Ginseng Season in Georgia & Tennessee

Friday, August 9, 2002

The 2002 ginseng harvest season in Georgia is set to open August 15 and will run through December 31. Ginseng is a perennial herb native to much of eastern North America including Georgia. Ginseng roots are purported to have numerous medicinal properties and can be converted to a variety of forms such as pills, powders, extracts, and teas.

In Georgia, ginseng is not presently endangered or threatened but is rare. It is most abundant in the Southern Blue Ridge area or north Georgia mountain counties. Only plants with three or more prongs can be legally harvested, and diggers are required to replant ripe berries at the same location. Last season over 700 pounds of wild ginseng was harvested and sold in Georgia.

"Increasing demand for ginseng products has caused concern that wild ginseng populations might become depleted," said Jon Ambrose, Georgia Natural Heritage Program Manager. "Continuation of our wild ginseng harvest and export program depends upon the cooperation of our growers, dealers, and diggers. This includes accurate record keeping and good conservation practices to maintain compliance with federal and state laws."

The Ginseng Protection Act requires that all diggers must obtain written permission from the landowner prior to harvesting ginseng root, according to the Georgia Department of Natural Resources, Wildlife Resource Division. Ginseng growers and dealers must be registered with the Ginseng Management Program of the Wildlife Resource Division. Dealers and growers must maintain precise records of purchases and sales. County of origin, weight, and condition of purchased ginseng must be recorded
ight certified by a Wildlife Resources Division biologist before export. In addition, all harvested ginseng on hand and unsold by March 31, 2003, must be weighed and reported to the G
inseng Management Program. Ginseng Shipment Certificates and End-of-Season Weight Receipts are available from a certifying biologist.

Permits issued by the U. S. Forest Service are required for ginseng harvest on the Chattahoochee National Forest. Because ginseng is rare, some Forest Service districts do not allow harvesting. Diggers should check with the appropriate Forest Service district office to determine if ginseng digging is allowed and to obtain permits. No ginseng harvest is allowed on lands owned by the State of Georgia.

To register as a ginseng grower or dealer or for more information, contact the Georgia Natural Heritage Program, Ginseng Management, Wildlife Resources Division, 2117 US Hwy 278, SE, Social Circle, GA 30025, (770) 918-6411.

More Info about Ginseng In Tennessee



Fort Loudoun State Park Veterans Hunt Is Successful

The first Fort Loudoun State Park, Disabled Veterans Hunt took place on Monday. Six veterans from the Disabled American Veterans, a nonprofit charity that provides support for veterans and their families, joined staff and volunteers before sunrise for breakfast and a quick briefing before heading to their hunting blinds.       Joe Pike, Monroe County ... (click for more)

2017-18 TWRA Winter Trout Stocking Schedule Set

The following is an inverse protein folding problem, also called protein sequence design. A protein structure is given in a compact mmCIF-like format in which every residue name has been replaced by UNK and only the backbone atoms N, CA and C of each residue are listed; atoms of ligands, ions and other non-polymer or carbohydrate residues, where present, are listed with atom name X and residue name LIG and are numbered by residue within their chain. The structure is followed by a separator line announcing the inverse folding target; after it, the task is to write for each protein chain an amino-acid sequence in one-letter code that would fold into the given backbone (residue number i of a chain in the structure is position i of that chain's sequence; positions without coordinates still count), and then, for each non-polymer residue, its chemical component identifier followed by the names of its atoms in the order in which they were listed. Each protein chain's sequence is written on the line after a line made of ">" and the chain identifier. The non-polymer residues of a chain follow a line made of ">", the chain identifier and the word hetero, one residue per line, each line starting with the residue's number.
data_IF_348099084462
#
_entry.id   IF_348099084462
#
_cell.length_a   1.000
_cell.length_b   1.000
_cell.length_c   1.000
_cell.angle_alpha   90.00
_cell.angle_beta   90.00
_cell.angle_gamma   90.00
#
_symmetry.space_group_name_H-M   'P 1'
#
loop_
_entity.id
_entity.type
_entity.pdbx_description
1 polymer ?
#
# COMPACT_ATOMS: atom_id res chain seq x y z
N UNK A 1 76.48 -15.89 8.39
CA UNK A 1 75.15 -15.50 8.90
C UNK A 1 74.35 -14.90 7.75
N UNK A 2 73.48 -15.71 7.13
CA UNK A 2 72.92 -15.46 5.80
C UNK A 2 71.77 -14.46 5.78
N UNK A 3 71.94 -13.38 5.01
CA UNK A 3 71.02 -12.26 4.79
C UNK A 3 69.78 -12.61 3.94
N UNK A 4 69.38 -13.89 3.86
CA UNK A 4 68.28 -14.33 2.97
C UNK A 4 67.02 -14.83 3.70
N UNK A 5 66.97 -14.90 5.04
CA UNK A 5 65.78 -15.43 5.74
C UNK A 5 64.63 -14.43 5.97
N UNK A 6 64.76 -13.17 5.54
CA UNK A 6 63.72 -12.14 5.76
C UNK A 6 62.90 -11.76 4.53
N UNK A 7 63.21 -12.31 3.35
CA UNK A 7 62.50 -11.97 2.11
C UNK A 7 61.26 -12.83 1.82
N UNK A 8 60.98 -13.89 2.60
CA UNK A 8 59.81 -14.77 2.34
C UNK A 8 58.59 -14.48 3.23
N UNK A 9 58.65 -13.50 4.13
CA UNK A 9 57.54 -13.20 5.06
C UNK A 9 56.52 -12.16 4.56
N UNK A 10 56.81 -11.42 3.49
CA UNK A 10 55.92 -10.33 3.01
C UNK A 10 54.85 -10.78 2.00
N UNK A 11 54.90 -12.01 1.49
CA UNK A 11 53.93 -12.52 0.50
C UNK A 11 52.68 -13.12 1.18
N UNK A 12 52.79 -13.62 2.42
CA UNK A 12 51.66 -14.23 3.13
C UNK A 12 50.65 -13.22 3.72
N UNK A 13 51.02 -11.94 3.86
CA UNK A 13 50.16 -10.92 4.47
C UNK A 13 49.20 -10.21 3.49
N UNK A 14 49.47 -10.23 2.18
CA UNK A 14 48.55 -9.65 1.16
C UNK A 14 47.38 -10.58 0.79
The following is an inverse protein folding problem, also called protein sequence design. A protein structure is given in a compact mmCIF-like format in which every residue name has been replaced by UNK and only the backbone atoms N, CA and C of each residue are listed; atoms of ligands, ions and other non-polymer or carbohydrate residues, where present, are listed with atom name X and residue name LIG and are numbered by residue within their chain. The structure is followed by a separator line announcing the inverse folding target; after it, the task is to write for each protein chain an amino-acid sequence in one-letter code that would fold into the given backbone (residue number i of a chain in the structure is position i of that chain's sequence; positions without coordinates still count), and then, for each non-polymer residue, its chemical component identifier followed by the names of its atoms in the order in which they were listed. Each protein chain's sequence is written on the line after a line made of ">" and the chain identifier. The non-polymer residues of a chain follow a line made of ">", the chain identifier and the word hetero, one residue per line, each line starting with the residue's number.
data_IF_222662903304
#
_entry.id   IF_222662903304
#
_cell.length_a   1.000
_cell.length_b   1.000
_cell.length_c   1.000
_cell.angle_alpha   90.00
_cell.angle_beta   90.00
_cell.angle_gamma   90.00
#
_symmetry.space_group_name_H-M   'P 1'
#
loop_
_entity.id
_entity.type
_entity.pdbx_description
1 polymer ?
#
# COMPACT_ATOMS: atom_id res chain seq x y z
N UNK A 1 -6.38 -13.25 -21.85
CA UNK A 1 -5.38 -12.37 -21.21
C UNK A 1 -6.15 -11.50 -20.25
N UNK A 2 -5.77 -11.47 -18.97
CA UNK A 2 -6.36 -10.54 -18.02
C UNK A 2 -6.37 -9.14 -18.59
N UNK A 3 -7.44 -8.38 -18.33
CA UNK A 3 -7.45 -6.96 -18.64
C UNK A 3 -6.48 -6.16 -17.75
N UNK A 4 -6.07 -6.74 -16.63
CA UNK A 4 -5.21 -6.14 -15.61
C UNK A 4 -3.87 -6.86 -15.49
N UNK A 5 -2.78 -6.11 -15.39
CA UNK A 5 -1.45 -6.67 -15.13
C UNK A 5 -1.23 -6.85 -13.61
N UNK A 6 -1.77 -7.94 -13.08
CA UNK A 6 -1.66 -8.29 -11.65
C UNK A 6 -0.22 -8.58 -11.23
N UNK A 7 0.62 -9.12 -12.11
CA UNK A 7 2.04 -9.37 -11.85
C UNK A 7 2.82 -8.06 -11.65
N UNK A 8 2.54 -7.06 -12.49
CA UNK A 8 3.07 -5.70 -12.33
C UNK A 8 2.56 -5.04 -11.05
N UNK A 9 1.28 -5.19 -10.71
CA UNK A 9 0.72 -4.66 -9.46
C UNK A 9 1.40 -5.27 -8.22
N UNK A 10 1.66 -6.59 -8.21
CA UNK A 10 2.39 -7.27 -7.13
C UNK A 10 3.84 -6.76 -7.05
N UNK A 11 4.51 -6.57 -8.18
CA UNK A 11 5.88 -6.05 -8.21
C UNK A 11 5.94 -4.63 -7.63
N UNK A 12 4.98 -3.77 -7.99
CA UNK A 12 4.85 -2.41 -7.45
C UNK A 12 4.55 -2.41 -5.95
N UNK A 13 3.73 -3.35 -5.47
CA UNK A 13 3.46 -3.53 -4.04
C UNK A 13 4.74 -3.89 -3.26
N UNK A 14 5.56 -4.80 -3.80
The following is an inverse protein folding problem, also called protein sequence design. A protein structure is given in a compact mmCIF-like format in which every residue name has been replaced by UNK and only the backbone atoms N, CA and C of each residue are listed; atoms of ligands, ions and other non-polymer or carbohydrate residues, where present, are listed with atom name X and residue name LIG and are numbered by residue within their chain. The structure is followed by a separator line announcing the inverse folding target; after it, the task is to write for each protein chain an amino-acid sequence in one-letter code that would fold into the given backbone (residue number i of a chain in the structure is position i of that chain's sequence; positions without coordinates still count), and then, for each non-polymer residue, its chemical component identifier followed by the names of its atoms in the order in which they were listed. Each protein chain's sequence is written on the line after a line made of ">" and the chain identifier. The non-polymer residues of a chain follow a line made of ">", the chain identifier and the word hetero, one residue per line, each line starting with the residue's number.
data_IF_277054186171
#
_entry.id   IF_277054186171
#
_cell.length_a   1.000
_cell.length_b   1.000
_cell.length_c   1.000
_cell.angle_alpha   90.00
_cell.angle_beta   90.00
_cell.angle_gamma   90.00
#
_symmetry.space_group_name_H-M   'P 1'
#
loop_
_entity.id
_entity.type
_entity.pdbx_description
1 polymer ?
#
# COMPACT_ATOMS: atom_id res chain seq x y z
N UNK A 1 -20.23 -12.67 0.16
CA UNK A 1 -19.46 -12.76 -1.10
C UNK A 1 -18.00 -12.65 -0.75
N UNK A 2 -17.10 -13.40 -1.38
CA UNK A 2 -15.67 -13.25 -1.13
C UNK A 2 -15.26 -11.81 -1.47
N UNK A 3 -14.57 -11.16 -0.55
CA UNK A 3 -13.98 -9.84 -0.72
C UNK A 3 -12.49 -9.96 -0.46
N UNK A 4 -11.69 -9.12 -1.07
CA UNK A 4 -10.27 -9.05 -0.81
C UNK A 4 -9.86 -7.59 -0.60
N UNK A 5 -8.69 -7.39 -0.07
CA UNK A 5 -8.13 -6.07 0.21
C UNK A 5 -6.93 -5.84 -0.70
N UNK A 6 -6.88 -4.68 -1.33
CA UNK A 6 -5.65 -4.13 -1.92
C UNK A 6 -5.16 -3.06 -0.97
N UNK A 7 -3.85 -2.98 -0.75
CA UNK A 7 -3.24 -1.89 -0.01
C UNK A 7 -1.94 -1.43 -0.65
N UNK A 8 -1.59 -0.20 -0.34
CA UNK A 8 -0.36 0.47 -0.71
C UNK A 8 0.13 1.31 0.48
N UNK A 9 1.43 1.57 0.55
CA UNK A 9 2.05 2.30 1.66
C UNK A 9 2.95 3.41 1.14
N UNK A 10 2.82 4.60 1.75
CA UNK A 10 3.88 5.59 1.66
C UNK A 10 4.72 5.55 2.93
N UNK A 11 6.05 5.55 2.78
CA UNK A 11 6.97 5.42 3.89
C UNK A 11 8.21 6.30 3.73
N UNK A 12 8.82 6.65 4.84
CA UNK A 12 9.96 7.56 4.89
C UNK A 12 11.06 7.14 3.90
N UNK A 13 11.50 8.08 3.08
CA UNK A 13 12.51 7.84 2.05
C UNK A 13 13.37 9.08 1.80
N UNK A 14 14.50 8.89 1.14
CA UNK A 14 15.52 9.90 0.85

The Tennessee Wildlife Resources Agency has announced its 2017-18 winter trout stocking schedule. TWRA plans to release approximately 90,000 rainbow trout into Tennessee waters from December through March. The program provides numerous close to home trout fishing opportunities for anglers during the winter months. These fisheries also provide a great opportunity to introduce children ... (click for more)

Hixson Burglary Suspect Tries To Swim Away; Deputies Catch Him In Borrowed Boat

A Hixson burglary suspect on Wednesday tried to swim away from deputies, but to no avail.   The proprietor of Chattanooga Fish and Fun was notified when his camera system was triggered by an individual attempting to break into his business. The owner immediately contacted the Sheriff's Office and drove to the business location.   As deputies arrived on scene, ... (click for more)

5 Disinherited Adopted Children Of Dr. J. Don Brock May Share In Rich Estate After All

Five disinherited adopted children of the late Chattanooga businessman J. Don Brock may share in his large estate after all. After losing at the trial court and appeals court level, the plaintiffs won a victory at the Tennessee Supreme Court. Justice Cornelia Clark ruled in favor of the adopted children and remanded the case to the trial court for settlement of the estate. ... (click for more)

Stormwater Fiasco And East Ridge Camping

When did the Chattanooga City Council get replaced by members of the East Ridge City Council? I don't recall a time in Chattanooga where they've voted to shoot the city in the foot more than they have lately.  If this goes through despite the environmental impact warnings and then Camp Jordan has increased flooding after spending millions on sports ball fields, ... (click for more)

Roy Exum: The Chicken Gun

On the very day when more poultry is consumed in the United States than at any other time in the year, fun-loving Wendell Burns shared a wonderful story about “The Chicken Gun.” What makes the tale even better is that it was designed and built to perfection by the folks at the Arnold Air Force Base that you know is near Tullahoma, Tn. Wendell’s mistake in sending the story is ... (click for more)